Through two excellent seasons, Boys has captured a slightly hyperbolic version of our own world in which superheroes dominate Western culture and the filthy masses condone any and all of their excesses. Season 3 greatly elevates the show’s satirical gameplay, becoming more specific, more incisive, and a heck of a lot more fun. No pop culture entity in living memory has understood the human inclination toward hero worship better than Boys and this third season puts that understanding into practice in deeply insightful and entertaining ways.
From the very beginning, it is clear that Boys Season 3 isn’t content to rest on its laurels and bask in the glow of its second outing well received. The rubber meets the road quickly and loudly. when talking to den of geeks at SXSW before the season 3 premiere, Boys Showrunner Eric Kripke revealed that the first 15 minutes of Season 3 were “by far” the craziest thing the show had ever done. And dear reader, the man was not lying. The opening scenes of this season should leave even the most jaded viewers speechless.
Just as important as the impact the opening minutes of this season provide, however, is how financially it grabs viewers with each character in the show’s extensive cast. The creative convention used to start the season makes any “previously on” segments unnecessary as the show helps reminds us all of what the cast has been up to and where they are now. Hughie Campbell (Jack Quaid) has decided to go legit, working with Congresswoman Victoria Neuman (Claudia Doumit) at the Federal Office of Superhuman Affairs. There, he and “Vicki” (who is a super-secret brain-buster, a fact known to the audience but not to Hughie) have successfully reduced superhero-related collateral damage by 60%. Meanwhile Butcher (Charles Urban) and the rest of his Boys (except for Mother’s Milk, who is trying to put life behind him) struggle to adjust to their new reality by working under Hughie and all the government bureaucracy that comes with it.
On the upside of things, Homelander (Antony Starr) is having a hard time adjusting to life after Stormfront (Aya Cash), his Nazi girlfriend who was sent at the end of season 2. Vought CEO Stan Edgar (Giancarlo Esposito) has a Homie (a nickname Starr used in an interview with Dog and one we’re stealing) on the interview circuit to reassure people that he’s just a human being, tragically capable of falling for the wrong woman just like any of us. However, there are so many times that the arrogant god-like ubermensch can bear to hear those words come out of his mouth. Something has to give with Homelander in season 3 and you wouldn’t know it, eventually it does in an impressive way.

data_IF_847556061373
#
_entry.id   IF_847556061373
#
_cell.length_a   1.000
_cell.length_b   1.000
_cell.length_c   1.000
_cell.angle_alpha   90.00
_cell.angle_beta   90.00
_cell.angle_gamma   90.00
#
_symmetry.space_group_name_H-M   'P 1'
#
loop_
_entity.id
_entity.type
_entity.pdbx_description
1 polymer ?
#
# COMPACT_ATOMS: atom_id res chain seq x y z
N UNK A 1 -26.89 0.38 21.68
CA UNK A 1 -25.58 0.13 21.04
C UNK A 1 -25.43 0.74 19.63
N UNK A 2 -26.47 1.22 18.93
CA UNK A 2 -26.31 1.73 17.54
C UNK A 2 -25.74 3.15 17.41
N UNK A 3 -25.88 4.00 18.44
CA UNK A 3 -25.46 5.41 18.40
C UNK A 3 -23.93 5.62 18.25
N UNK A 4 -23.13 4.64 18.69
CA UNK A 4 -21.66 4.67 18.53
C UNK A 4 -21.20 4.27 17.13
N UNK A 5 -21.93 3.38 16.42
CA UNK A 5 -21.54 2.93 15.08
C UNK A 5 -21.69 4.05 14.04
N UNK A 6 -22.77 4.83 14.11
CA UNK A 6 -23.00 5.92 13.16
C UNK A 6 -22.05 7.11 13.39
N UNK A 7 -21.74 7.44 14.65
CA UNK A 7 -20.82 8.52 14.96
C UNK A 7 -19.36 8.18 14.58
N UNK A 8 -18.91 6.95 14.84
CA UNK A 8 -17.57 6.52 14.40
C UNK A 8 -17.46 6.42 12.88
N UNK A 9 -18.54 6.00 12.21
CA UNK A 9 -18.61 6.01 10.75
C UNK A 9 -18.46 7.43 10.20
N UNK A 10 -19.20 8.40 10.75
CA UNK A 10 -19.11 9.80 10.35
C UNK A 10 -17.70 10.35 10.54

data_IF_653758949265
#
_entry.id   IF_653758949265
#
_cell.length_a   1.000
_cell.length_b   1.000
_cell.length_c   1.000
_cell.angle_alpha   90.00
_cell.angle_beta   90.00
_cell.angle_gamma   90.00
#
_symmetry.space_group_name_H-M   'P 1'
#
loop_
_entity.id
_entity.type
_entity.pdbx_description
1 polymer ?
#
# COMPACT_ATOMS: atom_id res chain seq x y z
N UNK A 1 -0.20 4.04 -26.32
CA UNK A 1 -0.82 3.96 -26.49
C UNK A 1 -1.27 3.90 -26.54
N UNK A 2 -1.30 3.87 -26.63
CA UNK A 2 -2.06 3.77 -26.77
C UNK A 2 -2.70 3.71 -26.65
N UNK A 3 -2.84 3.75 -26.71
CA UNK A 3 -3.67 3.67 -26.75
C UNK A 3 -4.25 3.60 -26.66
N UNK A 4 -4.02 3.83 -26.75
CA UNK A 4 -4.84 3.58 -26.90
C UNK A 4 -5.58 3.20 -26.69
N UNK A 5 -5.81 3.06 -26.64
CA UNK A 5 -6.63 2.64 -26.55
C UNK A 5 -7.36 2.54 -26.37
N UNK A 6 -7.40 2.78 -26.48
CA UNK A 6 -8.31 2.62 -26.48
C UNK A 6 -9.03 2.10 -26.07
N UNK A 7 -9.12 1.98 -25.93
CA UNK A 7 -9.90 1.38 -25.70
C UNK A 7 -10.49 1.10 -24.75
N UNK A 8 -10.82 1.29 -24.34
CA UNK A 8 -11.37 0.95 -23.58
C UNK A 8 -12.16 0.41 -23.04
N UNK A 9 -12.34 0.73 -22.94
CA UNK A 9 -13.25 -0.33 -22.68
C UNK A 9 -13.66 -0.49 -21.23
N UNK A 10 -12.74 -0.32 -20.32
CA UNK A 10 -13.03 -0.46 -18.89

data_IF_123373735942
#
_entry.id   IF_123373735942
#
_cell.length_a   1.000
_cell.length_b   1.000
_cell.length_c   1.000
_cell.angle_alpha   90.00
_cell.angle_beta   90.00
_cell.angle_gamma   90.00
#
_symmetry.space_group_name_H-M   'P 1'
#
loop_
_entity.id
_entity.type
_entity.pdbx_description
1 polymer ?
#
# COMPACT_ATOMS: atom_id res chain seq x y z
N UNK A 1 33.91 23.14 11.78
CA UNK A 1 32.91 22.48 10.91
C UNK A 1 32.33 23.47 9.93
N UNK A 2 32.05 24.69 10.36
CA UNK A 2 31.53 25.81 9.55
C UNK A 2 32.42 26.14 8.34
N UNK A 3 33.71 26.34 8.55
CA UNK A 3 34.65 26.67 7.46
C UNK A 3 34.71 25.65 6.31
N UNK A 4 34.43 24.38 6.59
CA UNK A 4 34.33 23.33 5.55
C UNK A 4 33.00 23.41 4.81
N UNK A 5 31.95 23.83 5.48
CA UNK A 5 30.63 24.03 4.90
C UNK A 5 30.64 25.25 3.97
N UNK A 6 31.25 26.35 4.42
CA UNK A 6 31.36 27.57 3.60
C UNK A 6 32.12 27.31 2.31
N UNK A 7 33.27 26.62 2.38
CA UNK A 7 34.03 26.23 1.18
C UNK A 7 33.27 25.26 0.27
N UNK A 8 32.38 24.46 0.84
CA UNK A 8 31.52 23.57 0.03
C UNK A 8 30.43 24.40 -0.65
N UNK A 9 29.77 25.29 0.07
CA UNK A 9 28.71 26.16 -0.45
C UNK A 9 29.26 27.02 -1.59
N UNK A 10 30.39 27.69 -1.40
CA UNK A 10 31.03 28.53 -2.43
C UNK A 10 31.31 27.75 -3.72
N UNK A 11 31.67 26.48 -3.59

Although Butcher and Homelander drive much of the plot in Boys out of sheer necessity, the show is good at giving some of its less powerful characters satisfying story arcs as well. While a minor show may have run out of stuff for supers like A-Train (Jessie T. Usher) or The Deep (Chace Crawford), Boys has a lot of new hell in store for them…particularly The Deep, which turns into something like BoysWork of the universe this year. Characters like Annie January aka Starlight (Erin Moriarty), Kimiko (Karen Fukuhara), and Queen Maeve (Dominique McElligott) are based on the Vought’s cheeky “Girls Get It Done” campaign from last season to uh…really do shit. First introduced as the audience’s eyes and ears within Vought in Season 1, Annie has also wonderfully transformed into its conscience and it is she who grapples with the most provocative moral issues raised in Season 3.
In fact, Season 3 is filled with all sorts of provocative questions that may or may not have answers. Boys has remained steadfast in his themes and motifs throughout his career, examining concepts such as America’s Historic Footsie With Fascismthe parent-child relationshipsand absolute power that absolutely corrupts. Season 3 adds another important topic to the ledger: how How far must good people go to defeat evil? At one point in season 3, Hughie utters what could be the catchphrase of the season: “The right way doesn’t work. I’m so tired of losing.” It’s a valid question, born out of the frustration that is eerily reflected in much of our current political discourse.